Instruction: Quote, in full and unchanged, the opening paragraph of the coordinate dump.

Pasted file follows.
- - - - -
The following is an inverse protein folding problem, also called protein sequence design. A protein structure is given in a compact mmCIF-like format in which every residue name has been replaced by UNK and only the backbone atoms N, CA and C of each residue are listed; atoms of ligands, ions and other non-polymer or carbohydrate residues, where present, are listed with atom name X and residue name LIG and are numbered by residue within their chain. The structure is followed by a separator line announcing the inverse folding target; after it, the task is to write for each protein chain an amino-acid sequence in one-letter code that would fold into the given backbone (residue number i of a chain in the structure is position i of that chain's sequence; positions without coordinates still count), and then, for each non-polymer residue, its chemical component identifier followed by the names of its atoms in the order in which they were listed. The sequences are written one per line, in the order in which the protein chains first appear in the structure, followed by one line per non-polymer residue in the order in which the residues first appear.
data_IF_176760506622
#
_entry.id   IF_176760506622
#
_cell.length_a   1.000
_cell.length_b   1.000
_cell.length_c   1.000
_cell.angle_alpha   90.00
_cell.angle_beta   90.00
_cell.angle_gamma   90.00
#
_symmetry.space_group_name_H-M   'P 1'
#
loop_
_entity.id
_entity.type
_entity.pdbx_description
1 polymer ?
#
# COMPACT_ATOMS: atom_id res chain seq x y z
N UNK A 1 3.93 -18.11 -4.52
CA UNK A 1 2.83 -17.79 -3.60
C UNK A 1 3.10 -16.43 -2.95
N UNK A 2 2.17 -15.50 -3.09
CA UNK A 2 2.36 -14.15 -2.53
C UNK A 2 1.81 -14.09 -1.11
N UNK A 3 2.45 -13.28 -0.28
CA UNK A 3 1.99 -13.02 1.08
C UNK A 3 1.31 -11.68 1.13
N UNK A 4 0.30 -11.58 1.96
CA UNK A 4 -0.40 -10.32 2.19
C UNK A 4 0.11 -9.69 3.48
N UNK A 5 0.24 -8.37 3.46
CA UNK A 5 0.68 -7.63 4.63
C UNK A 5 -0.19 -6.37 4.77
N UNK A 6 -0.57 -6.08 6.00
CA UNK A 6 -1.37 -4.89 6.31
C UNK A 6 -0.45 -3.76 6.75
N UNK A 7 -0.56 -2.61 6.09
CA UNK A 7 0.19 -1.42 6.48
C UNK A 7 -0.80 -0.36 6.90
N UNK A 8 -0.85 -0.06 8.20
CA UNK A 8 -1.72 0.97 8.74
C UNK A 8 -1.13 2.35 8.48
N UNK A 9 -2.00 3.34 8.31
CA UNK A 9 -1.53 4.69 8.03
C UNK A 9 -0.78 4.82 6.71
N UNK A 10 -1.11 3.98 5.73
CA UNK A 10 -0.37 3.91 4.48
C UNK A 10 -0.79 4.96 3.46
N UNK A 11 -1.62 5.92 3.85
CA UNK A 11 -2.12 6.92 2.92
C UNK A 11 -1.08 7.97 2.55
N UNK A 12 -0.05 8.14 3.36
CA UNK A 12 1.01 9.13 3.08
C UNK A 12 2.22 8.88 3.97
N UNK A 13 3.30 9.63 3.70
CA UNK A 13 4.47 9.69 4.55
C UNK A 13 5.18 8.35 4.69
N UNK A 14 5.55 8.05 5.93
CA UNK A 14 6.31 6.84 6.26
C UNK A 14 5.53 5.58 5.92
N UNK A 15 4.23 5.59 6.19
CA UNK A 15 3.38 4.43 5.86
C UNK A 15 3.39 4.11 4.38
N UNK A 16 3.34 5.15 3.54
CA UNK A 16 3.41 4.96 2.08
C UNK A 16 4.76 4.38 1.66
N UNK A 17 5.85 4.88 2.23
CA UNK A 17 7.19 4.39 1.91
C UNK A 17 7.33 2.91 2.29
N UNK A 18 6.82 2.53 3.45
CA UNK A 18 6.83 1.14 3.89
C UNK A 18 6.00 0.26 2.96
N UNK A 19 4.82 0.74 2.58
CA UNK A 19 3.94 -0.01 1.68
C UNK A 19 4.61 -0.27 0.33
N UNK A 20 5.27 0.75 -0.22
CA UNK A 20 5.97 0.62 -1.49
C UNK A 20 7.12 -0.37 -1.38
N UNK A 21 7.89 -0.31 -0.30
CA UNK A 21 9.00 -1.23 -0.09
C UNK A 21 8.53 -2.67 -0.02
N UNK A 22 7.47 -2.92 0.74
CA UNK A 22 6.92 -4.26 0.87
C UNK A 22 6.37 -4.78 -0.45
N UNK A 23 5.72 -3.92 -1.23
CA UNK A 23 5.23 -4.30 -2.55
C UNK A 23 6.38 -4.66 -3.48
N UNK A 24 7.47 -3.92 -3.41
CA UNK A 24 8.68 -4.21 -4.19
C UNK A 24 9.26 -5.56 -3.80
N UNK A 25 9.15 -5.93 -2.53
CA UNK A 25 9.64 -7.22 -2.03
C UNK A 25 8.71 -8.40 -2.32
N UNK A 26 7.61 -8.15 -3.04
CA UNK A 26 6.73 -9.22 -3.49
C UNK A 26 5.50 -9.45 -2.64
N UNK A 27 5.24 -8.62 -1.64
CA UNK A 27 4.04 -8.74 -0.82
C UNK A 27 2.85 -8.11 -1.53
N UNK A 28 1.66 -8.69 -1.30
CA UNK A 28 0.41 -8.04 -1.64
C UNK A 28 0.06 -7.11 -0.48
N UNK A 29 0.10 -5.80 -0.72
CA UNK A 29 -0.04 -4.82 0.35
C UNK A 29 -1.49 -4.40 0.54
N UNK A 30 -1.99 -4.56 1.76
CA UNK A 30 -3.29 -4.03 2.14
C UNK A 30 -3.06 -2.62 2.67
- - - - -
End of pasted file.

The following is an inverse protein folding problem, also called protein sequence design. A protein structure is given in a compact mmCIF-like format in which every residue name has been replaced by UNK and only the backbone atoms N, CA and C of each residue are listed; atoms of ligands, ions and other non-polymer or carbohydrate residues, where present, are listed with atom name X and residue name LIG and are numbered by residue within their chain. The structure is followed by a separator line announcing the inverse folding target; after it, the task is to write for each protein chain an amino-acid sequence in one-letter code that would fold into the given backbone (residue number i of a chain in the structure is position i of that chain's sequence; positions without coordinates still count), and then, for each non-polymer residue, its chemical component identifier followed by the names of its atoms in the order in which they were listed. The sequences are written one per line, in the order in which the protein chains first appear in the structure, followed by one line per non-polymer residue in the order in which the residues first appear.